Staff member
Malware Hunter
The malware hides in the legitimate game downloads, signed with a real certificate; connections to ShadowHammer have been found.

The efforts of the APT behind the ShadowHammer supply-chain attack that abused the ASUS computer update function turns out to be wider in scope than previously thought. Researchers have found similar digitally-signed binaries using the videogame industry as a delivery conduit. Victims include fans of the popular first-person shooter game, Point Blank.

Researchers at Kaspersky Lab and ESET have spotted downloads of the affected games that have had backdoors inserted into them. They’re also signed with legitimate digital certificates that adversaries have managed to abuse, which allows the files to skate past antivirus and onto the desktop. So, gaming aficionados that think they’re downloading a cool first-person shooter could instead find themselves as the quarry in a different kind of attack.

This is the same modus operandi seen in Operation ShadowHammer, where more than a million ASUS computer owners worldwide were infected by a backdoor that was delivered inside the legitimate ASUS Live Update Utility (an issue that is now fixed).

ESET, which did a cursory overview of the gaming attacks in March (without naming the affected games), noted that its telemetry shows victims are mostly located in Asia, with Thailand having the largest part of the pie.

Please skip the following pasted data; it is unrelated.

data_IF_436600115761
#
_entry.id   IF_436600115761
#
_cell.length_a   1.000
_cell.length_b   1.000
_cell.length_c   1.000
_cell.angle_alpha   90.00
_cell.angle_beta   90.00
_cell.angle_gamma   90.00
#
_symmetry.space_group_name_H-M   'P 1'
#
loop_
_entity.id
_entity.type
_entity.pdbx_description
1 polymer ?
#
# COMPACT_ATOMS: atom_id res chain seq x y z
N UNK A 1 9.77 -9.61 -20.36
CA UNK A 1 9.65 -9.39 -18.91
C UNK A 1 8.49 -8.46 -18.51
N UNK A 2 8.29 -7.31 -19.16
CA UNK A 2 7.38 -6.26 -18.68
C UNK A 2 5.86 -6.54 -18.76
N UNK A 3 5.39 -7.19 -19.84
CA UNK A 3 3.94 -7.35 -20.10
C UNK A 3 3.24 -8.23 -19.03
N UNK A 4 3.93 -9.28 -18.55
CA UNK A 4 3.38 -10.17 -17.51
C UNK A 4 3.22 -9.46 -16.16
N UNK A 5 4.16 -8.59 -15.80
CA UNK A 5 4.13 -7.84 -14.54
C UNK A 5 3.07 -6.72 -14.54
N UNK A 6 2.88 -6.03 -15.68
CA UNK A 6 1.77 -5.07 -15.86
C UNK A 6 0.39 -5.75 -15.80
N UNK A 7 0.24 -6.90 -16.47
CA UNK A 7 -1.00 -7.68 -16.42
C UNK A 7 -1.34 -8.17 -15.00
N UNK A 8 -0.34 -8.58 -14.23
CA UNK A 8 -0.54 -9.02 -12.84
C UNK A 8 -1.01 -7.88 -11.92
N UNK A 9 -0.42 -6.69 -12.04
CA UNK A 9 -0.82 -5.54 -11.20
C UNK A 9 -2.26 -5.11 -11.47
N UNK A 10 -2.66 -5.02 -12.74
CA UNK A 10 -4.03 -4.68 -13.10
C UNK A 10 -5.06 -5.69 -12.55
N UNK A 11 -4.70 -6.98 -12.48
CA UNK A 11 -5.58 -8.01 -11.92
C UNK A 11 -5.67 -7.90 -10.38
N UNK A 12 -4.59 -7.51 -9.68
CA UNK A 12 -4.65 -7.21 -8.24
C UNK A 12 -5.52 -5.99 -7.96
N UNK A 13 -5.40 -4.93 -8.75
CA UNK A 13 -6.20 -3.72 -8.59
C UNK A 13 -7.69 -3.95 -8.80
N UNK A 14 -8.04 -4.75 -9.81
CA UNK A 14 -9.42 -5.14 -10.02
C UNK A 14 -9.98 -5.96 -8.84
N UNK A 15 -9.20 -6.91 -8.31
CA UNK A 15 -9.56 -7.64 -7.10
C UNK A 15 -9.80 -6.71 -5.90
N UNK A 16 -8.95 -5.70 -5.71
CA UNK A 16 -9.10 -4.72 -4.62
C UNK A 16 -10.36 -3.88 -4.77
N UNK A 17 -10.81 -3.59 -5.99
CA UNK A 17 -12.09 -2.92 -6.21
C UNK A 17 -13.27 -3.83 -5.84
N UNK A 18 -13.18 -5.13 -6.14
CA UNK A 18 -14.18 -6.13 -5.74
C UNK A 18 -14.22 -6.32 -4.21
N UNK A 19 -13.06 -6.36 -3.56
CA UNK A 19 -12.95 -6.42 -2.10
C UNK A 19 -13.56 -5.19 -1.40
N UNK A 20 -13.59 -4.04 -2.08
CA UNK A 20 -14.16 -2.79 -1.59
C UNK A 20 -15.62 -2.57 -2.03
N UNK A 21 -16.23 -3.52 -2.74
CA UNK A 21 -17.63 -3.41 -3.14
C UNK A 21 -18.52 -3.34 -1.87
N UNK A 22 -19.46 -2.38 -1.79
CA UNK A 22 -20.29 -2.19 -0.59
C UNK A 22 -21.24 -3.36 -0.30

Level 37
Content Creator
Game name please?
Point Blank, same as in the topic title.
Another victim is a zombie survival game called Infestation: Survivor Stories (a.k.a The War Z), developed by Electronics Extreme, a gaming company from Thailand. After a 2013 compromise of its game servers, “the game source code was most probably stolen and released to the public,” researchers said. “It seems that certain videogame companies picked up this available code and started making their own versions of the game.” As did malware developers — so far, Kaspersky Lab researchers said that they have found at least three weaponized samples of Infestation signed by unrevoked, legitimate signatures belonging to Electronics Extreme. “We believe that a poorly maintained development environment, leaked source code, as well vulnerable production servers were at the core of the bad luck chasing this videogame,” the researchers said.